The U.S. Chamber of Commerce has announced it will mount a legal challenge to the Environmental Protection Agency’s decision to limit greenhouse gas emissions under the Clean Air Act.
Steven J. Law, the chamber’s chief legal counsel, said the business group would not question the science behind global warming but rather would challenge the process by which the EPA decided it had the right to control carbon dioxide emissions as a threat to human health.
The Obama administration has said it would prefer that Congress pass a law regulating carbon emissions, but with the passage of such a law looking increasingly unlikely, a battle is shaping up over the EPA’s possible efforts to control CO2 emissions.
The US EPA continues its New Source Review initiative. The agency has announced that emissions from container glass and Portland cement plants will be reduced under the settlement of a New Source Review case. The settlement requires the affected facilities to install new pollution control equipment Selective Catalytic Reduction, and to continuously monitor their emissions.
The settlements cover 15 U.S. plants owned by Saint-Gobain Containers, Inc., the nation’s second largest container glass manufacturer, and all 13 U.S. plants owned by the Lafarge Company and two subsidiaries, the nation’s second largest manufacturer of Portland cement. These settlements are the first system-wide settlements for these sectors under the Clean Air Act and require pollution control upgrades, acceptance of enforceable emission limits and payment of civil penalties.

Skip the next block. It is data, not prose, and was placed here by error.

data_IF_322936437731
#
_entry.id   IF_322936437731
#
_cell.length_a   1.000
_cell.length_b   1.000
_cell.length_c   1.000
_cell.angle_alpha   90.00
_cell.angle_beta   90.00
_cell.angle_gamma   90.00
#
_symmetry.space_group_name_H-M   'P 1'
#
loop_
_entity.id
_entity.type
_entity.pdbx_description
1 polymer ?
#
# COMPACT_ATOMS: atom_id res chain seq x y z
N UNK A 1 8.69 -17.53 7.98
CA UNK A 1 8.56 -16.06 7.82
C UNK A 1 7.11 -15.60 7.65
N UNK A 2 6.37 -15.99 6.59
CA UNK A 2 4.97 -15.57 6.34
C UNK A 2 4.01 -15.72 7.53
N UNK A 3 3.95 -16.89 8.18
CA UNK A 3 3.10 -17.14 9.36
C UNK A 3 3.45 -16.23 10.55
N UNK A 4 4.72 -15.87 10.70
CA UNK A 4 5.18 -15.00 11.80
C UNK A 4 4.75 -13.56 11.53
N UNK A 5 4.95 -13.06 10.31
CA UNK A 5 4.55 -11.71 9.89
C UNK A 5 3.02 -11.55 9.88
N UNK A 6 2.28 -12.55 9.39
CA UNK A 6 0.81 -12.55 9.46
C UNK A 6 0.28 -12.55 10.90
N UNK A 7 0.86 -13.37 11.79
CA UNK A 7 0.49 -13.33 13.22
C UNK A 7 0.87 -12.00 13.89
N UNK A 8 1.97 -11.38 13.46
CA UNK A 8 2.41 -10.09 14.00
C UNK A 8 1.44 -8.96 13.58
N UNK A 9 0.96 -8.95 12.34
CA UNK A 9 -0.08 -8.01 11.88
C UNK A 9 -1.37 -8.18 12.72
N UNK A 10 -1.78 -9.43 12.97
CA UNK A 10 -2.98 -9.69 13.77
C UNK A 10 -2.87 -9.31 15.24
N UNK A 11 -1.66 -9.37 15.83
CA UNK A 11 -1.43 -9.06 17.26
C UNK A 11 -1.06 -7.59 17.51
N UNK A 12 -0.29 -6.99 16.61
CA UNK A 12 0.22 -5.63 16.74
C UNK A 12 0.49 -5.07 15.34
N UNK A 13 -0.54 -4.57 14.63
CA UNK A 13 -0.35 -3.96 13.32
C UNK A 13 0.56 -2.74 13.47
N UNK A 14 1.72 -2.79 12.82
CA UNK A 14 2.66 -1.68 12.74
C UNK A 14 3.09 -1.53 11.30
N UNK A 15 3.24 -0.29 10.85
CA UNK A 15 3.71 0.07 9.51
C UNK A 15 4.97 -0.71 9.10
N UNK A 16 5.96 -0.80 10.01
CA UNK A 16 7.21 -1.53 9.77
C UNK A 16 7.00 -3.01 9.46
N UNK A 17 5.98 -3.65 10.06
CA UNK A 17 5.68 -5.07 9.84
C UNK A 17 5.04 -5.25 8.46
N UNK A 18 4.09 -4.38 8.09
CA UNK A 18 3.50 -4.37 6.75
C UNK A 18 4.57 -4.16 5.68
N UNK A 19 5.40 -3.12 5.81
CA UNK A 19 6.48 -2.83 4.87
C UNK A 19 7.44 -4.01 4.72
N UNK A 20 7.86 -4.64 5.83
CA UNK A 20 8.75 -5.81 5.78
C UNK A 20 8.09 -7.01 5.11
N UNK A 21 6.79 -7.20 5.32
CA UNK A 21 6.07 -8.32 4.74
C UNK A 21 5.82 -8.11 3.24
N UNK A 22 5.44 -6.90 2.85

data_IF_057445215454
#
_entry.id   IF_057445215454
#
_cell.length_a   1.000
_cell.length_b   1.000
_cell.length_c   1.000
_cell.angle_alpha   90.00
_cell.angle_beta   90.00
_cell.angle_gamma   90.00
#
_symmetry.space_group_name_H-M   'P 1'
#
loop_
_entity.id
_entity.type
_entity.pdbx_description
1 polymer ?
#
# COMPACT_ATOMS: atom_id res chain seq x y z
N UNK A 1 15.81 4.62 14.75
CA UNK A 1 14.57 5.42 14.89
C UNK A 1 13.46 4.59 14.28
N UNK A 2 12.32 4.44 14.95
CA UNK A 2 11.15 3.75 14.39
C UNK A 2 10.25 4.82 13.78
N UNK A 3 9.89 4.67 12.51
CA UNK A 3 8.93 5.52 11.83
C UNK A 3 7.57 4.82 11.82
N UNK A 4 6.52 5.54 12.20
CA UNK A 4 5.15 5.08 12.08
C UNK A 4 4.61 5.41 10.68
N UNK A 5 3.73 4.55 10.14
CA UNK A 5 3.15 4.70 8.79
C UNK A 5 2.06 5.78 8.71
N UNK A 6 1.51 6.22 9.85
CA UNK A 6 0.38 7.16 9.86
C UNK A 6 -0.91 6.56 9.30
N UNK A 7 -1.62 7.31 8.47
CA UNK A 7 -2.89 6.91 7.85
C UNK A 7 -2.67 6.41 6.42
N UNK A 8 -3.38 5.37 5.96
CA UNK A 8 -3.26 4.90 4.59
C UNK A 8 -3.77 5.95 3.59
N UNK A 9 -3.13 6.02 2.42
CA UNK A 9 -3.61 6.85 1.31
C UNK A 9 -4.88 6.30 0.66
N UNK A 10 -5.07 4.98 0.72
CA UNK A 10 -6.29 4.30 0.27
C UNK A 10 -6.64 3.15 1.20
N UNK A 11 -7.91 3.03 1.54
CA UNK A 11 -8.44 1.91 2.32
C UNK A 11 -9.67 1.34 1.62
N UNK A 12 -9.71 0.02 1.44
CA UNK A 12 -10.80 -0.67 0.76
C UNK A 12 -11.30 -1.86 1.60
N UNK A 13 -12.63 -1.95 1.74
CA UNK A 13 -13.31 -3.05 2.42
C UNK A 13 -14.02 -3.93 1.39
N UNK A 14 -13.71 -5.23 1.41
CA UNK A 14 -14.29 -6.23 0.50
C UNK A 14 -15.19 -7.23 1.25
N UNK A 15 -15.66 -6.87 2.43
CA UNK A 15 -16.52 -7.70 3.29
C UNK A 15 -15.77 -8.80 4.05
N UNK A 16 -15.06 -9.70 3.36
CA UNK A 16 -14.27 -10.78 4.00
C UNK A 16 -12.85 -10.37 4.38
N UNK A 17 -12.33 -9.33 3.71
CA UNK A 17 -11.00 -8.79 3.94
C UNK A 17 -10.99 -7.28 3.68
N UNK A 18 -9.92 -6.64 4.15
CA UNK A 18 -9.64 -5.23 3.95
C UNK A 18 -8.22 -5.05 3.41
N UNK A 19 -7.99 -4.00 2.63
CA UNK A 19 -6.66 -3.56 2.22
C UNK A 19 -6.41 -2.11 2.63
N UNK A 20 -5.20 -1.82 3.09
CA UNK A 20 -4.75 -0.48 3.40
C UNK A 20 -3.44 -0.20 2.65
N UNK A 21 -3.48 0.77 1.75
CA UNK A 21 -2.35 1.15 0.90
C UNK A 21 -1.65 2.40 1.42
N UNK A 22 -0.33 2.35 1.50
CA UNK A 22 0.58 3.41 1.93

Heading into the new year, we are left wondering what impact Copenhagen’s legacy (a nonbinding Accord) will have on the US Senate’s cap-and-trade bill. With the House “ACES” bill passed, the attention is now squarely focused on the Senate as it reconvenes and takes another crack at legislation regulating greenhouse gas emissions.
Cap-and-trade legislation from Washington may include a federal renewable electricity standard (Washington’s version of a renewable portfolio standard). How this standard would be integrated into existing state standards or vice versa will remain a hot topic throughout 2010.
The US EPA is the source of most air quality impact assessment models used in the US for regulatory purposes, such as predicting the potential impacts from proposed stationary sources of air pollutants and mobile sources such as motor vehicles. Since motor vehicle emissions vary with regulatory changes in required emission level, it is important that impact modeling be performed with the most up-to-date models.
EPA recently announced that an updated version of the Motor Vehicle Emission Simulator (MOVES) model — MOVES2010 — is now available for use to estimate air pollution from cars, trucks, and other on-road mobile sources. The model can also calculate the emissions reduction benefits from a range of mobile source control strategies, such as inspection and maintenance programs and local fuel standards.